The Lugbara Custom required the chief (Opi) to recount testimonies (adi) during the funeral rite functions, marriage ceremonies and serious illness. The Adi was learnt through Observation and he would consider the back ground of the event that the day is being recounted. The chief would move forward and backwards while shooting the arrow up wards on various stops. When the chief, missed a point on the citation, another elder was free to correct him. This would be followed by settlement of the issue at hand.

Regarding the chief succession, the date would be set and notables in the clan would attend. The senior Opi in clan would present the chiefly stool (anderiku) after which the new chief would then be presented a bow, spear and a bracelet. The assembly of the lineage chiefs would brief the new chief about the qualities and the responsibilities that are aligned along the new post.

Regarding the Judicial system, the Lugbara had clan leaders and lineage heads that would settle conflicts. The small offences were seethed by lineage heads while major offences were settled by clan leaders. The serious issues included killing of a relative, unpaid loans, adultery, witch craft and the sorcery. The lineage courts comprised of all heads of families and had a lineage head. The clan court had all lineage heads along with other notables and the rich if they proved appropriate. The proceedings of the court would be conducted under the big tree in the compound and the trials were carried out in privacy. The children and women were not allowed to attend or even loiter around except if they are called upon as witnesses. If it was an intra-clan affair, the killer would be fined a bull for the murder of a man but it would be a cow if it was murder of a woman. In case of adultery, the affected husband would be given a bull. In case of incest, a male relative would be fined a sheep which was slaughtered and eaten by the family to cleanse the sin.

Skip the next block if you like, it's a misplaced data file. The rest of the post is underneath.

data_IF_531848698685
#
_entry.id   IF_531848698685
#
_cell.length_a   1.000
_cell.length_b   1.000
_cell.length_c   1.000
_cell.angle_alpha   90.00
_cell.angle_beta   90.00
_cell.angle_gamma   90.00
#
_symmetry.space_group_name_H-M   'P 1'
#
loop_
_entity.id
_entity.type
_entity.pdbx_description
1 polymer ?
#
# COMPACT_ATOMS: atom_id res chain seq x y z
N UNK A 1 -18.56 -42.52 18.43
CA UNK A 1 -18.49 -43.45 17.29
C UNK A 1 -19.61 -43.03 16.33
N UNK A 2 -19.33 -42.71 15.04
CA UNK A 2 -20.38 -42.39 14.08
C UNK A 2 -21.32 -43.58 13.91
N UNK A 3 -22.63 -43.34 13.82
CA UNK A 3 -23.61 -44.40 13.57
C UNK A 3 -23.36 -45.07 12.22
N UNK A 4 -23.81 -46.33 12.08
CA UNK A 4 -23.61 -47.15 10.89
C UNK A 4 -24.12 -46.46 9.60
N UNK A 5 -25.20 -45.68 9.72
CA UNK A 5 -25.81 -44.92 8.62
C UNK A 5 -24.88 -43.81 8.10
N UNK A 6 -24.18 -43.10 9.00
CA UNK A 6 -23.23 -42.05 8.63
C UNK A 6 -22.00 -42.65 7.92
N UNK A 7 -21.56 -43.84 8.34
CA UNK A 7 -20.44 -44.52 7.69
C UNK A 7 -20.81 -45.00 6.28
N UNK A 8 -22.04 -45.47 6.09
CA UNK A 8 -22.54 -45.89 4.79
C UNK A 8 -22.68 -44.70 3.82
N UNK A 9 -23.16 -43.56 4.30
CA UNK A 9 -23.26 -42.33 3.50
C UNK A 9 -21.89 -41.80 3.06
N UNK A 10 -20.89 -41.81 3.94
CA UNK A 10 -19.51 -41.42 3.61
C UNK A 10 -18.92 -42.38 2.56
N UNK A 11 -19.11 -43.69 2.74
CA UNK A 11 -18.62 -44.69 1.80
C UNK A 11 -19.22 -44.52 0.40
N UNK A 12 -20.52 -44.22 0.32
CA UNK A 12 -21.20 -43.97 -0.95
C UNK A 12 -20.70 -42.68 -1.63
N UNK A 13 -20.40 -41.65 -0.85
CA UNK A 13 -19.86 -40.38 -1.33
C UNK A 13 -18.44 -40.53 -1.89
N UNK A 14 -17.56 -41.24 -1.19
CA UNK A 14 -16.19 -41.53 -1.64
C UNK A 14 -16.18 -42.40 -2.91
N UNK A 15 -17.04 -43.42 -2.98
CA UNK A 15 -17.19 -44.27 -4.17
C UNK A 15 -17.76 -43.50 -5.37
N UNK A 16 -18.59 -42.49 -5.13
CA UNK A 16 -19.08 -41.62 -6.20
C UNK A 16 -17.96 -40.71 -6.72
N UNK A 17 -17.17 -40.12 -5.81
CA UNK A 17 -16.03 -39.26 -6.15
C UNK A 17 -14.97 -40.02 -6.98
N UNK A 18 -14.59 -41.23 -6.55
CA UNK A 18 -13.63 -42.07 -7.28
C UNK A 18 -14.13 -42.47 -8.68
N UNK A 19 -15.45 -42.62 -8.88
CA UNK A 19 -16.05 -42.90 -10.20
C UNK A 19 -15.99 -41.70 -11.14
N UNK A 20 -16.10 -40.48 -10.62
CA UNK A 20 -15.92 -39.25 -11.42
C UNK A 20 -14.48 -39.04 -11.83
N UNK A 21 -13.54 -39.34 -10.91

The inter clan affairs were more serious than the intra clan. The cases of adultery would even result into capital punishment. If the man was caught red handed, he would be killed or his sexual organs would be maimed. Cases of fornication would result into the boy marrying the girl or pay the appropriate fine. If he failed to comply, his sexual organs would be maimed. The loans that were not settled would at times result into wars between the two clans.

Regarding the economy, the Lugbara practiced agriculture. Their traditions assert that they owned cattle but were killed by Rinder pest. They also kept goats and sheep and cultivated sorghum and millet. The Lugbara also practiced hunting, fruit & root gathering and fishing along with trapping birds. Their land was owned communally. The married women had no independent ownership of the property as they were regarded as husbands property themselves and thus anything that they owned meant that thy belonged to their husbands. The women only had control over food and would even starve the husband if she wished so. The children were also not allowed to own any property. However, a boy of marriage age would inherit his father’s property in case of his father’s death. The Lugbara women also produced a range of hand crafts including baskets, pots and the iron smelting was done among some men.